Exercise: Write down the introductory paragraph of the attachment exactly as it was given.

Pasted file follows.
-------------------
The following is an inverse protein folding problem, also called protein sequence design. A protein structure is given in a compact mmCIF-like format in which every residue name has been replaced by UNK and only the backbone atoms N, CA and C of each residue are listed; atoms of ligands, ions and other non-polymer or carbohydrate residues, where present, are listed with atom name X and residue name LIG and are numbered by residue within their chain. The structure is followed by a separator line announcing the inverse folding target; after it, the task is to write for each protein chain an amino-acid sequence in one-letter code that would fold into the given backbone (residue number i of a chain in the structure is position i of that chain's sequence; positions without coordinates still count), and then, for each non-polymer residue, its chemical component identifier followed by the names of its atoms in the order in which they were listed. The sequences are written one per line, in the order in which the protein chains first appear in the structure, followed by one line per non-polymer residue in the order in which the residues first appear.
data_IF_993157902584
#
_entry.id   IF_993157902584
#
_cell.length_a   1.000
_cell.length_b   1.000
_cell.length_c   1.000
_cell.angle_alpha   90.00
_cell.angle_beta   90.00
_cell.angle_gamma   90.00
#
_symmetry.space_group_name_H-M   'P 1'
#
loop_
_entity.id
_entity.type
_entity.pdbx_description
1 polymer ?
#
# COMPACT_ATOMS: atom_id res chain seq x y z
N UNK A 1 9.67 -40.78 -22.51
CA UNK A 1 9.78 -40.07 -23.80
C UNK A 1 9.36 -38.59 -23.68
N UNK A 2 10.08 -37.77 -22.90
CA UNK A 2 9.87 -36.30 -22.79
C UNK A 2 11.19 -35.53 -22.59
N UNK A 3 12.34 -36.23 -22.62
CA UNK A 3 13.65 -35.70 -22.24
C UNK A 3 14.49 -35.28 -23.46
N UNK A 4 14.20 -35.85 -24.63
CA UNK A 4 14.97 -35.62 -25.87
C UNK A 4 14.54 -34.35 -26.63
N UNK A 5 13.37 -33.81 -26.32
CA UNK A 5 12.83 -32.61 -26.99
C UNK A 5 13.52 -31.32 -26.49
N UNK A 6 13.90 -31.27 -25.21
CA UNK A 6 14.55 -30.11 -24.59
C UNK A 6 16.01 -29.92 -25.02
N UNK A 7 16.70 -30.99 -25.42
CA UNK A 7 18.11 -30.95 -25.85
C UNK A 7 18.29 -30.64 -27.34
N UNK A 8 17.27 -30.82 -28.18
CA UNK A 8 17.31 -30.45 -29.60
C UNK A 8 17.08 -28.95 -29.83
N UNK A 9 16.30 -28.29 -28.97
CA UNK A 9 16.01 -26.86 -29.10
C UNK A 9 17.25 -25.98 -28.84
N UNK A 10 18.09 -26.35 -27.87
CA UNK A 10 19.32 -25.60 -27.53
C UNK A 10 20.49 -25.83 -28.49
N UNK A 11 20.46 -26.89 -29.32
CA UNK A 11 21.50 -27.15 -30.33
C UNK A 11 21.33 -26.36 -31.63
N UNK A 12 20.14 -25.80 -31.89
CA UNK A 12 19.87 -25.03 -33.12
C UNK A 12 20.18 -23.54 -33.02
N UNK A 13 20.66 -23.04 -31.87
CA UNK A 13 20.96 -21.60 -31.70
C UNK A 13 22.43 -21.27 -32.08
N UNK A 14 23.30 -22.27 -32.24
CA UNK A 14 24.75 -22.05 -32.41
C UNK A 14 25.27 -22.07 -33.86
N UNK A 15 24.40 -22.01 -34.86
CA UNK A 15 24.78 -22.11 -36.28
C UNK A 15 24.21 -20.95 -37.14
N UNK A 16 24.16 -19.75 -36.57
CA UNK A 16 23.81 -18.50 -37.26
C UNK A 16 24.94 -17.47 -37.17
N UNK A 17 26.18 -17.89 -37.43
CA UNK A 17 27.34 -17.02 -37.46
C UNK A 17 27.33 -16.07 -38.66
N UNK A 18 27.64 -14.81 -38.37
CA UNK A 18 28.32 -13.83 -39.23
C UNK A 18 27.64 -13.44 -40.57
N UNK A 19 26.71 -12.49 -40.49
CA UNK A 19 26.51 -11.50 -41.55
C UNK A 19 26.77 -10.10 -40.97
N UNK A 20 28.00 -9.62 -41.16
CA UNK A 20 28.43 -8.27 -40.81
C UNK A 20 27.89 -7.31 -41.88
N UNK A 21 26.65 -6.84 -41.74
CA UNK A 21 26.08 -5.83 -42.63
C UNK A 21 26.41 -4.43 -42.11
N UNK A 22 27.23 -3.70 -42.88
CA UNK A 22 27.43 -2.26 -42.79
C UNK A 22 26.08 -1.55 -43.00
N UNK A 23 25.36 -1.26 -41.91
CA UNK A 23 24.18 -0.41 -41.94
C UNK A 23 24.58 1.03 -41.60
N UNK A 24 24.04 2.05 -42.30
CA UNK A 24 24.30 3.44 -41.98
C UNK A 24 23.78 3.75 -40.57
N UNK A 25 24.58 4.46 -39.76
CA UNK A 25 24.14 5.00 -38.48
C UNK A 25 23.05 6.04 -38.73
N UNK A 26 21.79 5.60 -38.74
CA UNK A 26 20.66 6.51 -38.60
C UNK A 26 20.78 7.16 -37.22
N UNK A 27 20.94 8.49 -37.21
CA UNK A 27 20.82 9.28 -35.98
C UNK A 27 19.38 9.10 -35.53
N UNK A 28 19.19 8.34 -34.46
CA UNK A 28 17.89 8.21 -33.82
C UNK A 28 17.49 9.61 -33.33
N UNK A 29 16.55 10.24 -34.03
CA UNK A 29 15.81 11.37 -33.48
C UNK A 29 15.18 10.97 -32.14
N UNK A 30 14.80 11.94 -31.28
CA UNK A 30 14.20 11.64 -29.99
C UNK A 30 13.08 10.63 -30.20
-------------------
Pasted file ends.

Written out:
The following is an inverse protein folding problem, also called protein sequence design. A protein structure is given in a compact mmCIF-like format in which every residue name has been replaced by UNK and only the backbone atoms N, CA and C of each residue are listed; atoms of ligands, ions and other non-polymer or carbohydrate residues, where present, are listed with atom name X and residue name LIG and are numbered by residue within their chain. The structure is followed by a separator line announcing the inverse folding target; after it, the task is to write for each protein chain an amino-acid sequence in one-letter code that would fold into the given backbone (residue number i of a chain in the structure is position i of that chain's sequence; positions without coordinates still count), and then, for each non-polymer residue, its chemical component identifier followed by the names of its atoms in the order in which they were listed. The sequences are written one per line, in the order in which the protein chains first appear in the structure, followed by one line per non-polymer residue in the order in which the residues first appear.